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Now through Alcides'1 pass and Tempe's groves
Pompeius, aiming for Haemonian glens
And forests lone, urged on his wearied steed
Scarce heeding now the spur; by devious tracks
Seeking to veil the footsteps of his flight:
The rustle of the foliage, and the noise
Of following comrades filled his anxious soul
With terrors, as he fancied at his side
Some ambushed enemy. Fallen from the height
Of former fortunes, still the chieftain knew
His life not worthless; mindful of the fates:
And 'gainst the price he set on Caesar's head,
He measures Caesar's value of his own.
Yet, as he rode, the features of the chief
Made known his ruin. Many as they sought
The camp Pharsalian, ere yet was spread
News of the battle, met the chief, amazed,
And wondered at the whirl of human things:
Nor held disaster sure, though Magnus' self
Told of his ruin. Every witness seen
Brought peril on his flight: 'twere better far
Safe in a name obscure, through all the world
To wander; but his ancient fame forbad.
Too long had great Pompeius from the height
Of human glory, envied of mankind,
Looked on all others; nor for him henceforth
Could life be lowly. The honours of his youth
Too early thrust upon him, and the deeds
Which brought him triumph in the Sullan days,
His conquering navy and the Pontic war,
Made heavier now the burden of defeat,
And crushed his pondering soul. So length of days
Drags down the haughty spirit, and life prolonged
When power has fled. Unless when honour fails
Comes end of life, and timely death forestalls
Ensuing woe, the glory of past years
Is present shame. Who'd venture on the sea
Of favouring fortune but for death at need?
Hard by Peneus' flood he reached the main
Now with Pharsalus' slaughter blushing red:
And borne in sloop, to shallows of a stream
Scarce equal, dared the deep: Liburnia's lord,
Lord of Cilicia, at whose countless oars
Yet Leucas' inlets and Corcyra shook,
Crept to the shelter of a tiny bark.
For thou didst beckon him to Lesbos' shores,
Thou, partner of the sorrows of thy lord,
Cornelia! Sadder far thy life apart
Than wert thou present in Thessalia's fields.
Racked is thy heart with presages of ill;
Pharsalia fills thy dreams and when the shades
Give place to dawn, with hasty step thou tread'st
Some cliff sea-beaten, and with gaze intent
To mark the sail of each approaching ship
Art first: yet dar'st not ask thy husband's fate.
Lo! the ship comes, her load of ills unknown,
Thy worst of fears some messenger of woe,
Some evil tidings of the battle day:
Nay! it is he, thy husband in defeat:
Fear then no more, but weep; nor waste the hour.
He leaps to land; she marks the cruel doom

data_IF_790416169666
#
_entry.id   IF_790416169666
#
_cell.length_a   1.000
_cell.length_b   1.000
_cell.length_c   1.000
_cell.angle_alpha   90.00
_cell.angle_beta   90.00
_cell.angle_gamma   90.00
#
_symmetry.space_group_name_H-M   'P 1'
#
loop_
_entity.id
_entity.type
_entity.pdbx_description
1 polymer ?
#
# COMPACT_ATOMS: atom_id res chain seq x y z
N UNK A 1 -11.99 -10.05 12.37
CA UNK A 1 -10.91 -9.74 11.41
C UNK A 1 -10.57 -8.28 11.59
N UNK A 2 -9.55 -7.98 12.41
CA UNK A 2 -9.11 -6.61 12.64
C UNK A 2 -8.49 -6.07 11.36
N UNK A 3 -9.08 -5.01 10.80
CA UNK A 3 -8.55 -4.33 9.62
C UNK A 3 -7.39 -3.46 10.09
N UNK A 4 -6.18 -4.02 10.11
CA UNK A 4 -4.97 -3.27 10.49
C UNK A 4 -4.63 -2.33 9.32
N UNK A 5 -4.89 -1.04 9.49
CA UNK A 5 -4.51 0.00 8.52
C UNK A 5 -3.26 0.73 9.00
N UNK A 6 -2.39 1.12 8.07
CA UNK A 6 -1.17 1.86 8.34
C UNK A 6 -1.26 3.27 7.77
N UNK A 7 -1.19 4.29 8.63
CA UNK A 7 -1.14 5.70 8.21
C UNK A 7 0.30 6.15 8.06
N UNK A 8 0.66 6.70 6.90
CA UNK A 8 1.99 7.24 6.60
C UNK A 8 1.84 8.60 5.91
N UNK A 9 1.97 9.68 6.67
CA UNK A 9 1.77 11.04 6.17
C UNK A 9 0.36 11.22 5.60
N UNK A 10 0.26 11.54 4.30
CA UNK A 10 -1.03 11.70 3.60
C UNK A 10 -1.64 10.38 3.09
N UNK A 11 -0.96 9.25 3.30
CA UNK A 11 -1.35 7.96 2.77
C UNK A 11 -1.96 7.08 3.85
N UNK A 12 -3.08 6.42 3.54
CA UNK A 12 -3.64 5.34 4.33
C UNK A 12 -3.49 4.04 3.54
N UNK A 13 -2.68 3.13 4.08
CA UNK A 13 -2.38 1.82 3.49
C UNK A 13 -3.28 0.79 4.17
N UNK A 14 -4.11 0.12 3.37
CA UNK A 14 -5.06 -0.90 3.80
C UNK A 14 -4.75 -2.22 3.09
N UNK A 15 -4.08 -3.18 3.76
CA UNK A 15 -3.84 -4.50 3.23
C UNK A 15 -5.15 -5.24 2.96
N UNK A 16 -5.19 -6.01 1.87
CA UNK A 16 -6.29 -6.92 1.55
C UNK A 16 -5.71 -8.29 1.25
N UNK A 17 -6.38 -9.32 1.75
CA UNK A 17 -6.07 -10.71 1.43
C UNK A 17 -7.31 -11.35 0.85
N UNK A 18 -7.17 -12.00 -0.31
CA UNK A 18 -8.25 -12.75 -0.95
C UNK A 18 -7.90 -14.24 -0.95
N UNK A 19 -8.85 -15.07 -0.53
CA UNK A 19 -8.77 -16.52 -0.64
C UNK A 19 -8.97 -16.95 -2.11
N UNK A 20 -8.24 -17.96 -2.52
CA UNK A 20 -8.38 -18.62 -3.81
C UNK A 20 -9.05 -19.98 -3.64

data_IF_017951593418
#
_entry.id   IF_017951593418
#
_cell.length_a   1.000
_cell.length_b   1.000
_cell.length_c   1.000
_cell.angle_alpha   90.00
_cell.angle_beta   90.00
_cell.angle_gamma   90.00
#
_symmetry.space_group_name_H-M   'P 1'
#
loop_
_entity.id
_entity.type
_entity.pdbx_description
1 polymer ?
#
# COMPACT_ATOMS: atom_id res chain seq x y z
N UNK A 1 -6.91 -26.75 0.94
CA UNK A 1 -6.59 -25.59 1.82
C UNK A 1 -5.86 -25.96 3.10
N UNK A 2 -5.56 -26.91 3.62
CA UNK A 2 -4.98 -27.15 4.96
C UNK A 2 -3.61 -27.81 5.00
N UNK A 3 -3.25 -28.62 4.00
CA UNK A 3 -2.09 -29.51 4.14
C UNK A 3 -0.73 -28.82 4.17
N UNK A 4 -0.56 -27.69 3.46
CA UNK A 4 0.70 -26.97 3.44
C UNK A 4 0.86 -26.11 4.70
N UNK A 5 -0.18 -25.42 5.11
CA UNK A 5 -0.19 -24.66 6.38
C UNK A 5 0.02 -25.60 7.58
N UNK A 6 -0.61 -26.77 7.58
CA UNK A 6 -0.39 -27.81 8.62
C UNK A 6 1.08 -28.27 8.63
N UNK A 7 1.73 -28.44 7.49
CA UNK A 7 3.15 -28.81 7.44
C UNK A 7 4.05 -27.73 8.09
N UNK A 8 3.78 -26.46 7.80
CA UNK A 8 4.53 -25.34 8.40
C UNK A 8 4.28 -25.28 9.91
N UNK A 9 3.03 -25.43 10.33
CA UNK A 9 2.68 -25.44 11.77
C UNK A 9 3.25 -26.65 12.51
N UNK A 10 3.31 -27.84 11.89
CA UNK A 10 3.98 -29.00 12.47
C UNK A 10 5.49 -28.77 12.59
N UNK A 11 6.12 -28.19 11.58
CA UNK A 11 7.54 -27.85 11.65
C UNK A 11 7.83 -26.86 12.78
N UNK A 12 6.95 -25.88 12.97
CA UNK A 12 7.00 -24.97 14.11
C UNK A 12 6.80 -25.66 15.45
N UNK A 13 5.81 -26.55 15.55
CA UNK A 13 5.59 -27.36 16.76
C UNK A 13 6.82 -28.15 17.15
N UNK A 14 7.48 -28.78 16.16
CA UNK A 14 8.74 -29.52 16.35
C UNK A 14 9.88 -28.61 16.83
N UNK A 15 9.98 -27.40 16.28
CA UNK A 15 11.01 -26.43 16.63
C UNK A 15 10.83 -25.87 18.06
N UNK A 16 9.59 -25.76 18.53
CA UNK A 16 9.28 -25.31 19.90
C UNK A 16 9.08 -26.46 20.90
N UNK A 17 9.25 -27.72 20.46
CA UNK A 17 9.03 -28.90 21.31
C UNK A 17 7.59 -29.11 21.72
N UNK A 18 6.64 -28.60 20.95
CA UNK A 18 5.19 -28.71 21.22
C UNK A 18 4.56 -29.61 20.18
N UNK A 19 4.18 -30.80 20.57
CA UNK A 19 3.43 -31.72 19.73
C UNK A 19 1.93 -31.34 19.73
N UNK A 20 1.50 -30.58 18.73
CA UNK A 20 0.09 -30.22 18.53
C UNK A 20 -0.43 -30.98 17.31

Wrought by the gods upon him: pale and wan
His weary features, by the hoary locks
Shaded; the dust of travel on his garb.
Dark on her soul a night of anguish fell;
Her trembling limbs no longer bore her frame:
Scarce throbbed her heart, and prone on earth she lay
Deceived in hope of death. The boat made fast,
Pompeius treading the lone waste of sand
Drew near; whom when Cornelia's maidens saw,
They stayed their weeping, yet with sighs subdued,
Reproached the fates; and tried in vain to raise
Their mistress' form, till Magnus to his breast
Drew her with cherishing arms; and at the touch
Of soothing hands the life-blood to her veins
Returned once more, and she could bear to look
Upon his features. He forbad despair,
Chiding her grief. ' Not at the earliest blow
By Fortune dealt, inheritress of fame
Bequeathed by noble fathers, should thy strength
Thus fail and yield: renown shall yet be thine,
To last through ages; not of laws decreed
Nor conquests won; a gentler path to thee
As to thy sex, is given; thy husband's woe.
Let thine affection struggle with the fates,
And in his misery love thy lord the more.
I bring thee greater glory, for that gone
Is all the pomp of lictors, gone the crowd
Of faithful senators, and the band of kings;
Now first Pompeius for himself alone
'Tis thine to love. Curb this unbounded grief,
' While yet I breathe, unseemly. O'er my tomb
' Weep out thy full, the final pledge of faith.
' Thou hast no loss, nor has the war destroyed
' Aught save my fortune. If for that thy grief,
' That was thy love.'
Roused by her husband's words,
Yet scarcely could she raise her trembling limbs,
Thus speaking through her sobs: ' Would I had sought
' Detested Caesar's couch, ill-omened wife
' Of spouse unhappy; at my nuptials twice
' A Fury has been bridesmaid; and the ghosts
' Of slaughtered Crassi, with avenging shades
' Brought by my wedlock to thy doomed camp
' A Parthian massacre. Twice my star has cursed
' The world, and peoples have been hurled to death
' In one red moment; and the gods through me
' Have left the better cause. 0, hero mine,
' O mightiest husband, wedded to a wife
' Unworthy! 'Twas through her that Fortune gained
'The right to strike thee. Wherefore did I wed
' To bring thee misery? Mine, mine the guilt,
' Mine be the penalty. And that the wave
' May bear thee gently onwards, and the kings
'May keep their faith to thee, and all the earth
' Be ready to thy rule, me from thy side
' Cast to the billows. Rather had I died
' To bring thee victory; thy disasters thus,
Thus expiate. And, cruel Julia, thee,
' Who by this war hast vengeance on our vows,
' From thine abode I call: atonement find
' In this thy rival's death, and spare at least
' Thy Magnus.' Then upon his breast she fell,
While all the concourse wept-e'en Magnus' self,
Who saw Thessalia's field without a tear.

1 Comp. Book VI., line 406.

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Thessaly (Greece) (2)
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